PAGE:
There’s a certain brilliance to Gov. Tom Corbett’s transportation funding proposal, which would raise $5.4 billion in new revenue with something that is technically not a tax increase even though it walks, swims and quacks like one. On top of that, the governor’s plan to uncap the Oil Company Franchise Tax defies any precise forecast of what it will wind up costing drivers. That will depend on how gasoline prices fluctuate and how much added cost gasoline wholesalers will swallow rather than passing it along to the driving public.
None of that is going to stop us from offering an assessment of the impact, though. If a furry critter from the backwoods of Pennsylvania can get away with telling us spring is just around the corner while it’s snowing sideways, we can make a semi-educated guess as to what Mr. Corbett’s plan will cost a typical driver.
Warning: There will be math.
The tax on gasoline at the wholesale level is 153.5 mills but it is only applied to $1.25 per gallon of the actual price. (Wouldn’t it be nice if, say, the sales tax on a new car only applied to the first $5,000 of the purchase price?) Uncapping the OCFT would apply the tax to the full “average wholesale price,” which is calculated by the state Revenue Department based on last year’s prices, announced in December, and stays in effect for the entire following calendar year. This year’s magic number is $3.114 per gallon.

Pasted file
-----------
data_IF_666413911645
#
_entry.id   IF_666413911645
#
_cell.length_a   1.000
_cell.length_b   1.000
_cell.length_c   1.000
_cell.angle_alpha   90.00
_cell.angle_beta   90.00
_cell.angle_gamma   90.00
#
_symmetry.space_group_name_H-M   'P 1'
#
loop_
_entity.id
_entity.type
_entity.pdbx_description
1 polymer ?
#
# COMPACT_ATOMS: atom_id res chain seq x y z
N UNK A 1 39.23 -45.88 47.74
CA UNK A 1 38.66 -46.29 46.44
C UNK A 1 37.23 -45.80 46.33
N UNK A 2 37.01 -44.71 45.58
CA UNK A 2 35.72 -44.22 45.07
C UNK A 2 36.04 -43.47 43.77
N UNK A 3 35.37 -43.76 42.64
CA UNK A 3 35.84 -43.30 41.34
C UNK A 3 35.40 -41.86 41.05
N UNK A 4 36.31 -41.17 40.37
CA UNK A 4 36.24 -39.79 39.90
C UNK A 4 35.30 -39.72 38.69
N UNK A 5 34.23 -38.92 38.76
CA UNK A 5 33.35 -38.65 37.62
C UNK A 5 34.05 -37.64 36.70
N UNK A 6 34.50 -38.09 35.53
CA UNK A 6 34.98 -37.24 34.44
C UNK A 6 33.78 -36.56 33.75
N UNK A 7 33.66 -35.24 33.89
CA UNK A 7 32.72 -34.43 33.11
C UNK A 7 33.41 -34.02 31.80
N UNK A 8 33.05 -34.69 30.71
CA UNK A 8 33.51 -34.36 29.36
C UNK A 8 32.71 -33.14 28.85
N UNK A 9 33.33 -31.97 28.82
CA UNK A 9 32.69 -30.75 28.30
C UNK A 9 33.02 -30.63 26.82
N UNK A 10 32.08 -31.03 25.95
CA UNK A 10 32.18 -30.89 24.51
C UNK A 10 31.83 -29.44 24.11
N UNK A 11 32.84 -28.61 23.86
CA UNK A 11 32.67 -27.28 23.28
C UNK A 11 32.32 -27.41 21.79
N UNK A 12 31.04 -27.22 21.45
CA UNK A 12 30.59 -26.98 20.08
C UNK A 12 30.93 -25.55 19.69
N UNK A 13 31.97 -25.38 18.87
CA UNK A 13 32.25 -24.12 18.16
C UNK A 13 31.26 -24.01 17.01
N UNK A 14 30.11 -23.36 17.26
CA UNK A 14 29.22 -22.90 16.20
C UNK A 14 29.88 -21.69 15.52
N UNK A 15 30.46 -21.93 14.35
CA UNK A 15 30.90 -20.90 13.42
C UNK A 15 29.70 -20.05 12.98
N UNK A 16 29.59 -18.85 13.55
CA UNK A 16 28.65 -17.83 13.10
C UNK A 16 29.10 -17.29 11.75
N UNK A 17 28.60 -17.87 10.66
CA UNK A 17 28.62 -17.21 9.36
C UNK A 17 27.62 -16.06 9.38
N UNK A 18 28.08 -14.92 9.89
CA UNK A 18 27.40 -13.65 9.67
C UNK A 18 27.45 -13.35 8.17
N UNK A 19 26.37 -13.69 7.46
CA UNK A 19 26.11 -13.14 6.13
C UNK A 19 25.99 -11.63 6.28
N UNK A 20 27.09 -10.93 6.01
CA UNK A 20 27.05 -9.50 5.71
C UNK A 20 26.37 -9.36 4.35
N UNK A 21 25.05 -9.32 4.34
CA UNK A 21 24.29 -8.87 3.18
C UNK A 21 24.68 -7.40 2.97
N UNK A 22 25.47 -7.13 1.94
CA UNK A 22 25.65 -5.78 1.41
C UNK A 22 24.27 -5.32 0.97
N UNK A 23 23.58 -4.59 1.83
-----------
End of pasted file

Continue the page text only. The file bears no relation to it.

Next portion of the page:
Mr. Corbett proposes lifting only one-third of the cap this year, and the rest in 2015 and 2017. For now, the cap is protecting $1.864 per gallon from taxation; tearing out a third of this tax shelter would subject another 62.1 cents of the wholesale price to the tax. That means 9.6 cents per gallon more (in this game, the rules say we always round up to the nearest tenth of a cent).
For a typical driver (12,000 miles in a 24 mpg vehicle), this translates into a $48 annual increase — but only if the wholesalers pass the full cost on. Some experts think they will absorb at least some of the increase, or maybe even raise prices someplace else (I vote Ohio) to recover the money.
But wait! More math is needed! The governor also wants to roll back the tax paid by drivers at the pump, currently 12 cents per gallon, by a penny. That knocks $5 off the annual impact on Average Motorist, bringing it down to $43.
That’s $43 toward better roads and bridges, solvent transit systems and improvements to rail, airports and trails. That’s less than the cost of a couple cases of beer or 15 minutes in front of a slot machine. And bear in mind, that’s the worst-case scenario.
What will happen in 2015 and 2017 when the rest of the cap would be removed? It’s not even worth hazarding a guess. Pump prices have fluctuated by 60 cents just in the past year. If you know what the price of gas will be in 2015 and 2017, I’ll start listening to your spring weather forecasts and tune out the groundhog.
Feel free to print this out and keep it handy for the next time someone screams bloody murder about the cost of the governor’s plan. We learned this week that traffic congestion is costing each of us $800 a year in wasted time and fuel, and bad roads another $373 in repair costs. The governor’s plan looks like a bargain.